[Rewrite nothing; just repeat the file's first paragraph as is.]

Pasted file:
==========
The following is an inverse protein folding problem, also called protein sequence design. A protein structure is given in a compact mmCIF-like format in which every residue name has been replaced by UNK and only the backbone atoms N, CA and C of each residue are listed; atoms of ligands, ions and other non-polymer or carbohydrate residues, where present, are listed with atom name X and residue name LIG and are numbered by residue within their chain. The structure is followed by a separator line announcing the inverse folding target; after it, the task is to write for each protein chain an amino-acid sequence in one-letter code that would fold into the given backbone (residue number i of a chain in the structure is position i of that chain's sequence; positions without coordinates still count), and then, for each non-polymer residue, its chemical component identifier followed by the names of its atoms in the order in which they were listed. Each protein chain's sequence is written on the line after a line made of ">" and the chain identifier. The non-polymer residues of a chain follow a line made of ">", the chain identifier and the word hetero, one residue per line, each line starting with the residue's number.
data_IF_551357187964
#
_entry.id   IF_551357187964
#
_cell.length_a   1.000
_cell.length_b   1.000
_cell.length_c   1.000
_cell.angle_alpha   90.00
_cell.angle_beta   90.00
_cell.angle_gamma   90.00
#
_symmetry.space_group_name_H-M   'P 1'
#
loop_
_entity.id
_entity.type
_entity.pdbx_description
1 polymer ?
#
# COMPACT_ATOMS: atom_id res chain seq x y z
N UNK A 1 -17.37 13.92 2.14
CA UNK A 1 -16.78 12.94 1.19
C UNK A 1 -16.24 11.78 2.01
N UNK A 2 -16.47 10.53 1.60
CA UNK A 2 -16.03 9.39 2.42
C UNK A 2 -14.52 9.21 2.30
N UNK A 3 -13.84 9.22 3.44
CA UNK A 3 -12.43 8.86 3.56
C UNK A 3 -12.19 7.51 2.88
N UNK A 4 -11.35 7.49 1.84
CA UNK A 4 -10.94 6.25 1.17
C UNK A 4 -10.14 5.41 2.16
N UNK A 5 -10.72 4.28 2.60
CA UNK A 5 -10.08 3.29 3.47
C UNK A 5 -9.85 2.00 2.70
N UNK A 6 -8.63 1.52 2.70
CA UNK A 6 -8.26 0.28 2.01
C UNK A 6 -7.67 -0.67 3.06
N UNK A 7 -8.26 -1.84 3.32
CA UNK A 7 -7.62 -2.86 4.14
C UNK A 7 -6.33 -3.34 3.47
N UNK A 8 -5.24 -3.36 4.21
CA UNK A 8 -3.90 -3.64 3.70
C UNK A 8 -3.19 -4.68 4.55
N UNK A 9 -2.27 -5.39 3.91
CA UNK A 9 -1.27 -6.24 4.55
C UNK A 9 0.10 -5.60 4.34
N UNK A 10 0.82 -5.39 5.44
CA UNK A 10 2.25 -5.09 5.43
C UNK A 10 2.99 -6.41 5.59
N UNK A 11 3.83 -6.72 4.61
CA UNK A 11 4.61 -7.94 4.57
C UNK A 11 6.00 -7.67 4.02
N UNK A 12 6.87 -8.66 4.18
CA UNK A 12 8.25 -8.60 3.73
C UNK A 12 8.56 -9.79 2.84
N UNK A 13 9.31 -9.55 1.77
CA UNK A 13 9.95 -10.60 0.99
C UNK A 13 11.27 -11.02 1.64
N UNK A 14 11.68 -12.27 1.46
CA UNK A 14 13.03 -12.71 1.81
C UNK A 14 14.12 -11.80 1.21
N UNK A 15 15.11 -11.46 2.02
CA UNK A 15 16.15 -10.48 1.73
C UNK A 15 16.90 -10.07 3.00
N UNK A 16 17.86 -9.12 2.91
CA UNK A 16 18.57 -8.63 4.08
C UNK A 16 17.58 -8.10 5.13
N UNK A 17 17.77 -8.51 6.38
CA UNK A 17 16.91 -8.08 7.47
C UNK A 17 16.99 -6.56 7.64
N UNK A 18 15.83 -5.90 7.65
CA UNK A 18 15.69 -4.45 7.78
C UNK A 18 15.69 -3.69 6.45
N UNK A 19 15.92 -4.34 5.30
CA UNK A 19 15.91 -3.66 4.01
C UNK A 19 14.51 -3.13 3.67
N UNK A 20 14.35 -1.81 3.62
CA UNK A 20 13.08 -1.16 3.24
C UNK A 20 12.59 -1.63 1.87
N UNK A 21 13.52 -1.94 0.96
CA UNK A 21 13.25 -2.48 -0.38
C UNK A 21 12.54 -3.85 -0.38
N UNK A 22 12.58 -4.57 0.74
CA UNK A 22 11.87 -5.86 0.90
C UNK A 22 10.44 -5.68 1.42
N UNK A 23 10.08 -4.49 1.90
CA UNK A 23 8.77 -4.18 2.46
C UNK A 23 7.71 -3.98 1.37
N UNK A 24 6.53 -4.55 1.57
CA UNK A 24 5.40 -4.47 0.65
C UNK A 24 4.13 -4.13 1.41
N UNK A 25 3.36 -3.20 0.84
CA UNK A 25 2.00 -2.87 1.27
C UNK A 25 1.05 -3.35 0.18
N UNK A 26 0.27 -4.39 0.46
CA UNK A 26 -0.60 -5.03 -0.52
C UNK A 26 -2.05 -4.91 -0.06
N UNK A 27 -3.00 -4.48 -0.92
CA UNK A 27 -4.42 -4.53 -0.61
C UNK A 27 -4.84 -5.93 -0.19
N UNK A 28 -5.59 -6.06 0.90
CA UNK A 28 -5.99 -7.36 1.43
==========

The following is an inverse protein folding problem, also called protein sequence design. A protein structure is given in a compact mmCIF-like format in which every residue name has been replaced by UNK and only the backbone atoms N, CA and C of each residue are listed; atoms of ligands, ions and other non-polymer or carbohydrate residues, where present, are listed with atom name X and residue name LIG and are numbered by residue within their chain. The structure is followed by a separator line announcing the inverse folding target; after it, the task is to write for each protein chain an amino-acid sequence in one-letter code that would fold into the given backbone (residue number i of a chain in the structure is position i of that chain's sequence; positions without coordinates still count), and then, for each non-polymer residue, its chemical component identifier followed by the names of its atoms in the order in which they were listed. Each protein chain's sequence is written on the line after a line made of ">" and the chain identifier. The non-polymer residues of a chain follow a line made of ">", the chain identifier and the word hetero, one residue per line, each line starting with the residue's number.